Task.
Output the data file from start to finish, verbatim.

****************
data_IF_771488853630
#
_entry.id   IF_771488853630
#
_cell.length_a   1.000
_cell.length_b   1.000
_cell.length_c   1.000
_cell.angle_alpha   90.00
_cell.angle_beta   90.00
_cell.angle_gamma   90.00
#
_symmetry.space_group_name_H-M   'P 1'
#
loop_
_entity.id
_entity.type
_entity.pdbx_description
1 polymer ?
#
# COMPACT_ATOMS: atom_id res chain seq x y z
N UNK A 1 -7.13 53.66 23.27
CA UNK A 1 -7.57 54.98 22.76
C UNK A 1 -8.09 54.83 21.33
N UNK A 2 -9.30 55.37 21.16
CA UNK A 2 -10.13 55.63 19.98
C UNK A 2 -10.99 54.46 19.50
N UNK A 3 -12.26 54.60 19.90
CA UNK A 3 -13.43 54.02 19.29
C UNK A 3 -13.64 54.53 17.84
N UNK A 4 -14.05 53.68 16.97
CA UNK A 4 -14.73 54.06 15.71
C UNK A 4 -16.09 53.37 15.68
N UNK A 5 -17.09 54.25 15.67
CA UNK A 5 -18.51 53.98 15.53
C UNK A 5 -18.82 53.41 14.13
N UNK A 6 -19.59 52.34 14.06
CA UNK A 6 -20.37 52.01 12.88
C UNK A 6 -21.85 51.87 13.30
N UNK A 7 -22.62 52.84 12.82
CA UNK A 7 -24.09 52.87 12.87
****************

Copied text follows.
data_IF_771488853630
#
_entry.id   IF_771488853630
#
_cell.length_a   1.000
_cell.length_b   1.000
_cell.length_c   1.000
_cell.angle_alpha   90.00
_cell.angle_beta   90.00
_cell.angle_gamma   90.00
#
_symmetry.space_group_name_H-M   'P 1'
#
loop_
_entity.id
_entity.type
_entity.pdbx_description
1 polymer ?
#
# COMPACT_ATOMS: atom_id res chain seq x y z
N UNK A 1 -7.13 53.66 23.27
CA UNK A 1 -7.57 54.98 22.76
C UNK A 1 -8.09 54.83 21.33
N UNK A 2 -9.30 55.37 21.16
CA UNK A 2 -10.13 55.63 19.98
C UNK A 2 -10.99 54.46 19.50
N UNK A 3 -12.26 54.60 19.90
CA UNK A 3 -13.43 54.02 19.29
C UNK A 3 -13.64 54.53 17.84
N UNK A 4 -14.05 53.68 16.97
CA UNK A 4 -14.73 54.06 15.71
C UNK A 4 -16.09 53.37 15.68
N UNK A 5 -17.09 54.25 15.67
CA UNK A 5 -18.51 53.98 15.53
C UNK A 5 -18.82 53.41 14.13
N UNK A 6 -19.59 52.34 14.06
CA UNK A 6 -20.37 52.01 12.88
C UNK A 6 -21.85 51.87 13.30
N UNK A 7 -22.62 52.84 12.82
CA UNK A 7 -24.09 52.87 12.87